If I do add a deconstructor which I did that calls glDeleteBuffers on the VBO, would it just make returning a pointer more efficient?
Sure, returning an 8 (or 4) byte value, is slightly more efficient than:
- allocating a new Mesh on the stack
- allocating an array of vertices
- copying in all of the vertices from the mesh being copied
- allocate storage on the GPU for your VBO data
- upload all of your vertices to the GPU
Except..... you're only doing half of the above (which is required if you're going to pass these things around by reference)
I did end up adding a deconstructor and I don't get the VBO drawn on the screen.
Good. Your Mesh class is now releasing the GPU resources when it is called (which is a very good thing)
Also, in your example of the what I should put for the Mesh class and solve the errors I get, why exactly is there an operator =? Wouldn't C++ copy all the variables for me by default if I didn't make a operator=?
It will indeed copy the variables blindy, without any understanding of what those variables mean. Now this is all well and good when you have a simple Vec3 / Matrix. But it's not so good when your class contains a handle to resources allocated on the GPU (i.e. your VBO). If you really think it's a good idea to allow copying of mesh data, you should implement the copy ctor & assignment operators. I'd argue that allowing copying of Mesh data is a bit pointless - it would be far easier to simply draw the same Mesh twice, rather than drawing two meshes that are exactly the same.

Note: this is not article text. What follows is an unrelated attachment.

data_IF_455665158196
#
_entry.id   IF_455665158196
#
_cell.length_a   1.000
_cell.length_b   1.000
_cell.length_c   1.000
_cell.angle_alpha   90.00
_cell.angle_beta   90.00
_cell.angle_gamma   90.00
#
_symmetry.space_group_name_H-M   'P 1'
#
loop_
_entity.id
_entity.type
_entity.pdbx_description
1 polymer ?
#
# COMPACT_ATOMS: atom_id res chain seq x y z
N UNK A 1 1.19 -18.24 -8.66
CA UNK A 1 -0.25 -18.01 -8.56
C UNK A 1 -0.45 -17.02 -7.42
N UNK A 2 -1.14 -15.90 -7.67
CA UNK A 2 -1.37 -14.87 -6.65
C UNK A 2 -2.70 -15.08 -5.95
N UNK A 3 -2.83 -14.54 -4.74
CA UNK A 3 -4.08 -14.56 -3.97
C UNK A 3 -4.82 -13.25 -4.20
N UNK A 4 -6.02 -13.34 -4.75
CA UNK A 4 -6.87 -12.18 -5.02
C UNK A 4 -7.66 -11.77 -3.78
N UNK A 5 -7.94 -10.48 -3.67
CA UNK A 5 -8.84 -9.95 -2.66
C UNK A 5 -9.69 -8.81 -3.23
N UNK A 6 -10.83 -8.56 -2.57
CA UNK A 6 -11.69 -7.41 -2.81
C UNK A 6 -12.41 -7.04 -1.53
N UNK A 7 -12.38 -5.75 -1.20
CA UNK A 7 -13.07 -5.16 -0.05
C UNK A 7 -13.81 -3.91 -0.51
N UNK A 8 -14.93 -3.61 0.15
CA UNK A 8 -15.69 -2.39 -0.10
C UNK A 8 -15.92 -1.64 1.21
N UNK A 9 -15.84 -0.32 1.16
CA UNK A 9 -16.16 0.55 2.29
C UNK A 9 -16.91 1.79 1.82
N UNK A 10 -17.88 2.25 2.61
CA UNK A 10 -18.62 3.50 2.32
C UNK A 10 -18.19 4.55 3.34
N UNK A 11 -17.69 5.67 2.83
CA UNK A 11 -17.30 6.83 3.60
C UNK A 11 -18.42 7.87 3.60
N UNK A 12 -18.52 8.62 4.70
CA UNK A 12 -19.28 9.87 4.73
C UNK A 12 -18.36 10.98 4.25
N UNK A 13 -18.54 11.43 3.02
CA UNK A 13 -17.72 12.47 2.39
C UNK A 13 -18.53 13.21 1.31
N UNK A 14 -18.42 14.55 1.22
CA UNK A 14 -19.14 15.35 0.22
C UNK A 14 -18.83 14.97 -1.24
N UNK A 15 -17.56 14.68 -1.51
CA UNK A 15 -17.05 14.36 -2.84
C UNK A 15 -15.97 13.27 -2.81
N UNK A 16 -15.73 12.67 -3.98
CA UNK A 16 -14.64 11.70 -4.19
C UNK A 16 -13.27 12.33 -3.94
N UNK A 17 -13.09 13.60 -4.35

Also, whats with the facepalm for using std::vector<Meshes> as a list? Is it supposed to be a pointer to the meshes rather than being on the stack?
They aren't on the stack, they're on the heap, and std::vector is not a list. If it was a list you could get away with it, but not when you're using a std::vector (where push_back may cause the entire array to be reallocated, which would cause all meshes to be reallocated, including all of their vertex arrays, and all GPU resources.